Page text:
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Sunday, September 9, 2012

Do We Love It?

One of the comments on yesterday's blog was an interesting one to me.

I'm starting to question whether most vets love what they do or not. A great majority of the ones I talk to do not. 

Several years ago I saw a survey in a veterinary journal stating that around 80% of practicing veterinarians loved their job and would choose to do it again.  I had a hard time relating to that study since I was in the 20% that didn't feel the same.

I think that most professionals reach a point in their career where they question their choice.  What was once a dream and a passion becomes routine and just a job.  When I first graduated from vet school I loved my job.  I was eager to put my knowledge to use and took pleasure in going to work every day.  As I practiced longer I began to feel the stress of the duties and responsibilities.  I also kept seeing the same kinds of cases day in and day out, which was not very exciting or interesting.  Fast-forward a few more years and I hated what I did and dreaded work every day.  Now the pendulum has swung back and I don't mind work most days, even though it is still a job.

As I mentioned yesterday there are a lot of stresses that come with being a vet, especially when you start realizing how many serious decisions you have to make on a daily basis.  For the most part I would say that it is a rewarding career, and I've gotten so I actually like what I do most days.  But would I do it again?  No.

As is typical, hindsight is 20/20.  My interests have also changed over the years to where I enjoy other sciences and history more than I did when I was younger.  I also discovered a love for teaching.  So if I had to do it over again I would likely go for a PhD in history and become a college professor.  Knowing then what I know now would have completely changed my future.

Would I recommend a career in veterinary medicine to someone at this point?  Possibly, yes.  The circumstances are different than when I applied almost 20 years ago, mainly in regards to the financial picture and debt load.  I do think that someone could really enjoy themselves and it's a stable career. However, the salary and hiring prospects are the worst they've been my lifetime with no signs of getting better.

All of this being said, I doubt that veterinary medicine is alone in these feelings and outlook.  

6 comments:

  1. I'm finishing a PhD, having started with the aim of becoming a professor, but doubts have been creeping in for a while now. We don't typically struggle with a debt load, but the long, low-paid apprenticeship period (PhD, postdoc(s)) with no guarantee of a permanent job (also relatively low-paid compared to qualifications) can wear you down. Vet med is definitely not alone!

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  2. Think those stats are pretty accurate world wide Chris - many vets I know were a little jealous when I jumped over to tertiary teaching - and the change for me revitalised my enthusiasm. There are still days when I idly reflect what else I can do ( changing interests is all part of that as you grow older) but I am aware that every paid job has a down side, a requirement to toe the line and to do things in different ways, and I would probably hate most other jobs more.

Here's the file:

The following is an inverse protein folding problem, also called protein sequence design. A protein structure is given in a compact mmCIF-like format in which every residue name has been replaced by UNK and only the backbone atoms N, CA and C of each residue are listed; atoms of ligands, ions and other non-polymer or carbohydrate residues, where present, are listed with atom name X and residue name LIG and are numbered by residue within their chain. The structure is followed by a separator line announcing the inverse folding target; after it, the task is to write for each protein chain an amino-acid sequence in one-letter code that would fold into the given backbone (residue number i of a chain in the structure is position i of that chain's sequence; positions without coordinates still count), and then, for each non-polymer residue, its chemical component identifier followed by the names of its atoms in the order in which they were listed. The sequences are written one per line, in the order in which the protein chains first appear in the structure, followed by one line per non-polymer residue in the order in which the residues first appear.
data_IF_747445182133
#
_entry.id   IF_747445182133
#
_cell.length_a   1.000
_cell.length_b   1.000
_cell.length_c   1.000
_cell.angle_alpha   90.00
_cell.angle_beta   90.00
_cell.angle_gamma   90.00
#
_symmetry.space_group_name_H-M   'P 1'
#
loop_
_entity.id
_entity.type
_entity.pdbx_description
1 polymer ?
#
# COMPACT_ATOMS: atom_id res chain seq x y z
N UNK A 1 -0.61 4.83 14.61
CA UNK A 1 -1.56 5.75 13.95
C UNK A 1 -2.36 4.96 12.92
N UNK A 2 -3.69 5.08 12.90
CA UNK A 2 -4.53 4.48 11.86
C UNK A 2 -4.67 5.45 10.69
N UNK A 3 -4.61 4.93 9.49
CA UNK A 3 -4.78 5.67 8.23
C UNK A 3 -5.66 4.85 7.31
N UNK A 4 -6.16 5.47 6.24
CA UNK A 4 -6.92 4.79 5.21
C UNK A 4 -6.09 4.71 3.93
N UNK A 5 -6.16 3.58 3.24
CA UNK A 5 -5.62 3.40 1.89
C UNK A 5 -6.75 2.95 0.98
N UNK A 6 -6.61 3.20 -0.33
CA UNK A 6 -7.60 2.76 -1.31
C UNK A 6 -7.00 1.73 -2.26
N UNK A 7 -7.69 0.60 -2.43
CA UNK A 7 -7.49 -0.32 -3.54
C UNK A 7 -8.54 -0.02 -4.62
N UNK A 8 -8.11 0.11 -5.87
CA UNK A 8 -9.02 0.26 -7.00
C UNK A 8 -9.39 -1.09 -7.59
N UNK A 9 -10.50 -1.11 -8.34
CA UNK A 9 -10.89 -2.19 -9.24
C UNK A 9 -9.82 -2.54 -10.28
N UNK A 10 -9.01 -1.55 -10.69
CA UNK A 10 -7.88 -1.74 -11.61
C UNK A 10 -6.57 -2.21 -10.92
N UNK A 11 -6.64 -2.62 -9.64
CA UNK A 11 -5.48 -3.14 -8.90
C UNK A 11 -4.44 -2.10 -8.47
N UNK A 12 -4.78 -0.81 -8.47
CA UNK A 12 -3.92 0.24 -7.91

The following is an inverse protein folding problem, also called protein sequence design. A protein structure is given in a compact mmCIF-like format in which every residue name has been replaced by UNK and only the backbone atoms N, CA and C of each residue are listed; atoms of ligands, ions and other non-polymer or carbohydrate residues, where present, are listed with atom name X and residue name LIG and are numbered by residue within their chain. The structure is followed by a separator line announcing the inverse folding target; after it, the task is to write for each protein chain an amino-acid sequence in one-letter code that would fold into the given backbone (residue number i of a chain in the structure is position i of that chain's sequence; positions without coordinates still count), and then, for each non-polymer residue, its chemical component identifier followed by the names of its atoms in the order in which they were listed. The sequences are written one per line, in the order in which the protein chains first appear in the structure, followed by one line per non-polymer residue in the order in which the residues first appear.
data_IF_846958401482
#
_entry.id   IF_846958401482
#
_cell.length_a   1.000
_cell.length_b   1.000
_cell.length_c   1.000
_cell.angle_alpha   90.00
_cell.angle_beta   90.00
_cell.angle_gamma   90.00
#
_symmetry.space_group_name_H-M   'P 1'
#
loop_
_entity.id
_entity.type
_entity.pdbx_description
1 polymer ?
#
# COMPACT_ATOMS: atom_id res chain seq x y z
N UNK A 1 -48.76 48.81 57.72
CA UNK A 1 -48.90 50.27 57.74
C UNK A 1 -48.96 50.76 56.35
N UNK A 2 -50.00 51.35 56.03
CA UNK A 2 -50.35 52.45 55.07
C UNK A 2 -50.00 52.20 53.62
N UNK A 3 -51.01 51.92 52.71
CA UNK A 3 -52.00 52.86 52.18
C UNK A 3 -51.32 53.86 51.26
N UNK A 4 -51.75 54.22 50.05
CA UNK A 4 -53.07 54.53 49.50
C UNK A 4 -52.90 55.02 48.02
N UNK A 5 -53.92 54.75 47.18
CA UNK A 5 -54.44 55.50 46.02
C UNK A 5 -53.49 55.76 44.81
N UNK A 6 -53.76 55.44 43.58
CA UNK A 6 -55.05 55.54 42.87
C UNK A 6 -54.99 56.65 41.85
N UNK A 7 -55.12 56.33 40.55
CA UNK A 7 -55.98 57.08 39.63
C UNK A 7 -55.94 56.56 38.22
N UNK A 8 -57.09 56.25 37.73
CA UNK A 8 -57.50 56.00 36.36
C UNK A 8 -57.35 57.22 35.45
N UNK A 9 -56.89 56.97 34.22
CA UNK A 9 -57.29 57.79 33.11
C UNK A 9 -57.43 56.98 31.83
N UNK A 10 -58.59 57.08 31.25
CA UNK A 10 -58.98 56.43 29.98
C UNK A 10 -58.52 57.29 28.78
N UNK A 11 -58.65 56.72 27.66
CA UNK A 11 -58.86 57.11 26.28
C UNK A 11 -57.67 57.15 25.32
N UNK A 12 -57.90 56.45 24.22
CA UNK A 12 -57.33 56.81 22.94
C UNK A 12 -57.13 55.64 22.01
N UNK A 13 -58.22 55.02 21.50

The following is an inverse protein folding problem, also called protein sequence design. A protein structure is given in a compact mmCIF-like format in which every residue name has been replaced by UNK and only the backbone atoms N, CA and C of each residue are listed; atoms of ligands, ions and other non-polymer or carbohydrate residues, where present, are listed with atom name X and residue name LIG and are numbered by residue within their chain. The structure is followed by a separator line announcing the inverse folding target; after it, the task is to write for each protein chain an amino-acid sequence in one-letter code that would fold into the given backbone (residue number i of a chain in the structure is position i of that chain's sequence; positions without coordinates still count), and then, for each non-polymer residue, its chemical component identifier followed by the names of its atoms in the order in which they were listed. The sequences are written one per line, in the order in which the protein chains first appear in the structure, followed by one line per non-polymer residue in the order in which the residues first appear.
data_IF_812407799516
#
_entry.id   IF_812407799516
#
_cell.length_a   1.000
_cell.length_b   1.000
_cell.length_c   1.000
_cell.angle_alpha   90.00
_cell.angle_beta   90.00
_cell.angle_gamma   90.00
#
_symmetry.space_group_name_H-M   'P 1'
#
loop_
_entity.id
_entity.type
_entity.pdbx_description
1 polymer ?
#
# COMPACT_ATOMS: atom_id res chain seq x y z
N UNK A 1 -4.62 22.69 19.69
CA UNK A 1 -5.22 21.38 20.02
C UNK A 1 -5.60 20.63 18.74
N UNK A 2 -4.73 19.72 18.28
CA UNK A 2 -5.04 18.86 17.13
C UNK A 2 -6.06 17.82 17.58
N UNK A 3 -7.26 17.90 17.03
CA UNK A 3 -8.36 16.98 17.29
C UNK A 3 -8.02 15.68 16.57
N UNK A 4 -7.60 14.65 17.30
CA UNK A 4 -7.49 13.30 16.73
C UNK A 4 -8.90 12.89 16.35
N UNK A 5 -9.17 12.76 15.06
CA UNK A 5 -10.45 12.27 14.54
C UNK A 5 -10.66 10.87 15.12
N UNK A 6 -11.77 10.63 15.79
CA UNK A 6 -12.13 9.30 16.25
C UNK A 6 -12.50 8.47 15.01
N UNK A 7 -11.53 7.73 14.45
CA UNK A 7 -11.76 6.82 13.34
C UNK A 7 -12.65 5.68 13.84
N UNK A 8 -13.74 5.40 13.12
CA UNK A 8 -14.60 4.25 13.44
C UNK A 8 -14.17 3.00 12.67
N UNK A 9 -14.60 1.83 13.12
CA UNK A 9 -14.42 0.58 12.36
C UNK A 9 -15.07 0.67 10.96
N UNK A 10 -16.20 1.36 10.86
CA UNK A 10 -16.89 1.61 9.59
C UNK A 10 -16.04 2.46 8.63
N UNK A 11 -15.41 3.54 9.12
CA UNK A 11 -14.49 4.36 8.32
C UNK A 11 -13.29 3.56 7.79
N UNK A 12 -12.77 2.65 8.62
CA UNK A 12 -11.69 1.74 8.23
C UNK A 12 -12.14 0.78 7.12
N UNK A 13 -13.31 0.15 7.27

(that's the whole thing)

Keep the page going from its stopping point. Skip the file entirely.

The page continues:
Perhaps the secret is to enter a trade, earn money fast, (most millionaires are plumbers etc) and then retire early and pursue your hobbies. The academic road is not necessarily a passport to financial bliss:)

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  3. It's possible you can teach and be a vet. I posted on your blog a month or so ago about my dismal job outlook. I could only find part time small animal positions so I'm currently part time vet and part time professor at a local college teaching anatomy. Best of both worlds!

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  4. Yeah, being a college professor is no better. My husband spent 8 years working on his PhD in mathematics. Not math education - PURE MATHEMATICS - a field that has limited successful graduates. He was just hired to teach full time a local private university. He teaches 4 classes, does research, writes grant proposals, etc etc, and he makes $48,000/year.

    And history is even worse. It's widely considered to be one of the areas into which you should definitely NOT go because there are no jobs...

    (This is homeless parrot, btw - different google acct)

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  5. Also, just to add to how decisions can change ones life, if you would have become a history professor, you would not have me ;)

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  6. So maybe History wouldn't be the best option. Would have been nice to try, though. Archaeology might be better since there is more practical application.

    And for the readers who don't know, Stacey is my lovely wife. It's a great point she makes, because our life choices affect our present and future as well as our past. I am very much in love with my wife after 14 years together and can't imagine life without her. I wouldn't have that if I went back and changed anything. Remember Back To The Future?

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